Pre-printing included design collaboration between Vernon Display Graphics, Goya Foods, and designer, Alan Stabile from Alan Stabile Graphic Productions. Stabile worked closely with Goya Foods to develop the creative side of the fleet re-branding project. His designs are at the forefront of the project’s success.
Helping determine the final designs and coordinating correspondence between the many regional distribution centers was Elizabeth Pelaez, label and packaging specialist, Goya Foods. "Joseph Perez, Alan Stabile, and I worked very closely creating the designs for the fleet program—a great experience that we all worked very hard on. Teamwork helped us complete this exciting project."
In the preliminary stages, testing for color accuracy and print quality checks are important. This testing ensures error-free print resolution and material application.
Vernon Display Graphics uses 3M Controltac Graphic Film IJ180-10 with Comply Adhesive, accented with an exterior grade overlaminate as the base film for the vehicles. Rear doors on all of the trucks and trailers are wrapped in 3M Scotchlite Reflective Graphic Film 680-10CR. Changeable ad panels are produced with 3M Controltac Changeable Graphic Film 3552-10C. All media is printed on an EFI/VUTEk 3360. The superwide printer can be used for both solvent and dye-sublimation applications. Thanks to a warranty agreement between 3M and EFI/VUTEk, the fleet applications are designed to last at least five years when printed with the above media on the VUTEk 3360.
Some physical challenges arose during the initial production stages of the fleet graphics. The Vernon Display team faced the predicament of whether or not to remove existing truck and trailer decals or simply cover them with the 3M base vinyl.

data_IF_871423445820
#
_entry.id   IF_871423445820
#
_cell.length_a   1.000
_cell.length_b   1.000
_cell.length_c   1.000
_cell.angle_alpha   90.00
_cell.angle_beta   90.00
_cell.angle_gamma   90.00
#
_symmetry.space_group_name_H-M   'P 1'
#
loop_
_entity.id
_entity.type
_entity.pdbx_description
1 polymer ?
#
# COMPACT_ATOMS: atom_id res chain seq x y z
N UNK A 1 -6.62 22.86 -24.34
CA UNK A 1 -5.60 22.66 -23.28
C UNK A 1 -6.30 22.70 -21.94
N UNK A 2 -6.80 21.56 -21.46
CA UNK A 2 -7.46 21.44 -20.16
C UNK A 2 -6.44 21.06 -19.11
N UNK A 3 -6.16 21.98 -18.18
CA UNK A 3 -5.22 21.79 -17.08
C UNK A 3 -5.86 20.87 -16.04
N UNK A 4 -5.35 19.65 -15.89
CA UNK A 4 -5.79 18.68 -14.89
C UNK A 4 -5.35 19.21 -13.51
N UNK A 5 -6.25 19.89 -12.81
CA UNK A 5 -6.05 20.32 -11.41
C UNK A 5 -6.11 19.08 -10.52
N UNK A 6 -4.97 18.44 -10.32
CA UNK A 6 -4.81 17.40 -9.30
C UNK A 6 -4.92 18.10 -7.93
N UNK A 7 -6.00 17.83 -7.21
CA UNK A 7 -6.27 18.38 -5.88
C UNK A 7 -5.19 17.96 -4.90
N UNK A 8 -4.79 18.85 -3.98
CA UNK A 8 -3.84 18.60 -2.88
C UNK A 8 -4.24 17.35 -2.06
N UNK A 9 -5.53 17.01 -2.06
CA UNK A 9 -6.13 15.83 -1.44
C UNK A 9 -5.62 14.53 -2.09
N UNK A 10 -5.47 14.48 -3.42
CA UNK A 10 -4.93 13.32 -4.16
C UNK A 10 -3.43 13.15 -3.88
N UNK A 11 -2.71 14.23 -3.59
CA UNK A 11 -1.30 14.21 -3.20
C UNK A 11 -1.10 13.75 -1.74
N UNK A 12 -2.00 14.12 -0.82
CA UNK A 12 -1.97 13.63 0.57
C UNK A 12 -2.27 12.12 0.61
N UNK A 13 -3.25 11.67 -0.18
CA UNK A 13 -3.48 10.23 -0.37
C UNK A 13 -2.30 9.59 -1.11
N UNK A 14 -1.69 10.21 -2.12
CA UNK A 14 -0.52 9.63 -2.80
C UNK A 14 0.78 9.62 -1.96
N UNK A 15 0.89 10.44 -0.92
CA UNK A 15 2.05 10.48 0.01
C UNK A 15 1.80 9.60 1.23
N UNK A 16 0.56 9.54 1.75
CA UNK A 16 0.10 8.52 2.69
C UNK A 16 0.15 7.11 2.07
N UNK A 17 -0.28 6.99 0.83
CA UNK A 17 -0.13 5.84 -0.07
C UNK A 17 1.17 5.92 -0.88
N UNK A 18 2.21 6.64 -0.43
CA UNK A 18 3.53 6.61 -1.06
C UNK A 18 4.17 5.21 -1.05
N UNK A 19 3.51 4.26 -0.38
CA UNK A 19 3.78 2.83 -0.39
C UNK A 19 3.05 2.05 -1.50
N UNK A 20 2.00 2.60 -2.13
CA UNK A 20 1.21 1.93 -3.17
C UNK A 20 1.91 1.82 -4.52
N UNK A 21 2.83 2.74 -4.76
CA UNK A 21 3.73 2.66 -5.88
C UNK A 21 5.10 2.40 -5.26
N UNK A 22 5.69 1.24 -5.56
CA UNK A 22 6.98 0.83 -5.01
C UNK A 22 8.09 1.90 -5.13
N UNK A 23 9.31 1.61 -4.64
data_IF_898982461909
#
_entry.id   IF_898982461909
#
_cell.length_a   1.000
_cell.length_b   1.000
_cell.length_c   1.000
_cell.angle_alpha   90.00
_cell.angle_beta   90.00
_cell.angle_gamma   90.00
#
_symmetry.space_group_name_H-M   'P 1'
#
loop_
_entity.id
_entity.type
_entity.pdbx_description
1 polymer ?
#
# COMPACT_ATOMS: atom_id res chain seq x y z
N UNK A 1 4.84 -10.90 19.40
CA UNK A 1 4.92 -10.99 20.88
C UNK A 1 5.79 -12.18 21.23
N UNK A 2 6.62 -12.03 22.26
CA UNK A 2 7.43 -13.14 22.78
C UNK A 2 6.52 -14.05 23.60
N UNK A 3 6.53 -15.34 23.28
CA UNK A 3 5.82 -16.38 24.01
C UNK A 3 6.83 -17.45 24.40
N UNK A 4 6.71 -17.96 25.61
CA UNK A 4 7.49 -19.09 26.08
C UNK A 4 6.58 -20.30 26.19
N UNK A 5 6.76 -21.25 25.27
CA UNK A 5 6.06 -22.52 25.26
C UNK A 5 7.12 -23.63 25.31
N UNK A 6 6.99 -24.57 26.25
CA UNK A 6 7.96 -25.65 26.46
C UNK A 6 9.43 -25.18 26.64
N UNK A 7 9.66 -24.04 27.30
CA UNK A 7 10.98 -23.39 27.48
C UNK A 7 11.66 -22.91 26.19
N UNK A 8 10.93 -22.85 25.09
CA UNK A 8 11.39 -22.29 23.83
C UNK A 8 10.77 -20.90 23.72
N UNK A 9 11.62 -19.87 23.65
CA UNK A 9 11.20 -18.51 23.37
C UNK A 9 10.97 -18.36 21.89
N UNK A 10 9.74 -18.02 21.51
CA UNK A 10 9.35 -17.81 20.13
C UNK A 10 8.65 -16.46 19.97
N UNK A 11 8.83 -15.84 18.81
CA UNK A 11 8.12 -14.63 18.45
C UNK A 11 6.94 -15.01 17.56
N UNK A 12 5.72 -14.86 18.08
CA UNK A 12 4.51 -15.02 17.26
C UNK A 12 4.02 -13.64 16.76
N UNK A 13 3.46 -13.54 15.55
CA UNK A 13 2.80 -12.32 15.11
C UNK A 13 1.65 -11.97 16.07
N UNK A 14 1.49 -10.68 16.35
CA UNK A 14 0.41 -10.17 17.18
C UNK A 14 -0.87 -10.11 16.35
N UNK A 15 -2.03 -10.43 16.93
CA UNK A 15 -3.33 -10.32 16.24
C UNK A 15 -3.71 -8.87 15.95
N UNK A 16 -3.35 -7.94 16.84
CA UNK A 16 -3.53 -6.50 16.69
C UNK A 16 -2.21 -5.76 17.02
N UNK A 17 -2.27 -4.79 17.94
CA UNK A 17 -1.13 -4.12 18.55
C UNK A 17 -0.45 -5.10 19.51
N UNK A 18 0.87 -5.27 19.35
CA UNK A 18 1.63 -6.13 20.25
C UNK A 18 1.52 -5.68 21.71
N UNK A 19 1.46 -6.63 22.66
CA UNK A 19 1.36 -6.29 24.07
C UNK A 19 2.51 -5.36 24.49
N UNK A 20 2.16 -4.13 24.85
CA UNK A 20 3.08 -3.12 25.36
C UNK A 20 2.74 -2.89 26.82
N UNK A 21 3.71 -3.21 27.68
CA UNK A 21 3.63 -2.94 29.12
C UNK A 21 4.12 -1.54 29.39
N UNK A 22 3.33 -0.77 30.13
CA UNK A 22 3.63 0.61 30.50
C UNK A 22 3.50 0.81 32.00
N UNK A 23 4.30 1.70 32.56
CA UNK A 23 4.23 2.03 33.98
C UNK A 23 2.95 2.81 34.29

The solution was a systematic testing process. Costello elaborates, "After setting up a trailer for test removal and another trailer as a test cover, it was decided to cover the existing fleet decals on the side with the new design. The rear of the trailers required complete removal of the original decals."
Another issue the team had to overcome was the timing of the project. Between Vernon Display Graphics, Goya Foods, and the installer—Applied Graphics, Inc.—a priority schedule was created based on regions. "We worked very closely with Mario Boccongelli, installer, Applied Graphics, Inc., who was very helpful in executing a plan to make the project work smoothly without disrupting operations at the distribution centers," explains Costello. Costello himself was a key aspect in coordinating the entire process—from printing to delivery and installation.
Tradition Leads the Way
With 155 of its trucks and trailers currently re-branded, Goya Foods plans to update additional vehicles currently part of the fleet. The previously discussed changeable ad panels will promote new products, events, and more region-specific marketing. The new promotions are expected to be released in 2009.
Goya Foods is satisfied with the project’s results so far. The experience helped them realize just how influential fleet graphics are. "Advertising with fleet graphics allows us to build the Goya brand in a way that shows our new products and image in a photo-realistic setting," expresses Perez.
Goya Foods’ interchangeable graphic project is certainly revolutionary in both fleet graphics and consumer advertising. According to Costello, "It is really unique to deliver a menu of sophisticated designs to separate regions and have them make product selections because they know what works well in their marketplace. Instead of corporate releasing a standard, it allows market input in the areas where trucks and trailers plan on traveling."
A la carte marketing is sure to become popular in the graphic arts and consumer product market. With innovative hardware and media—in addition to teamwork—the process is as seamless as Goya Foods’ transition from screenprinted decals to digital wraps for their fleet.
It is clear that both Goya Foods and Vernon Display Graphics are great examples of businesses upholding traditional values while still leading the way with innovative technology and marketing.
Goya Foods’ fleet graphics initiative is guaranteed to generate attention, and therefore, results with its strategic combination of quality hardware and media, experience, teamwork, talent, and creativity.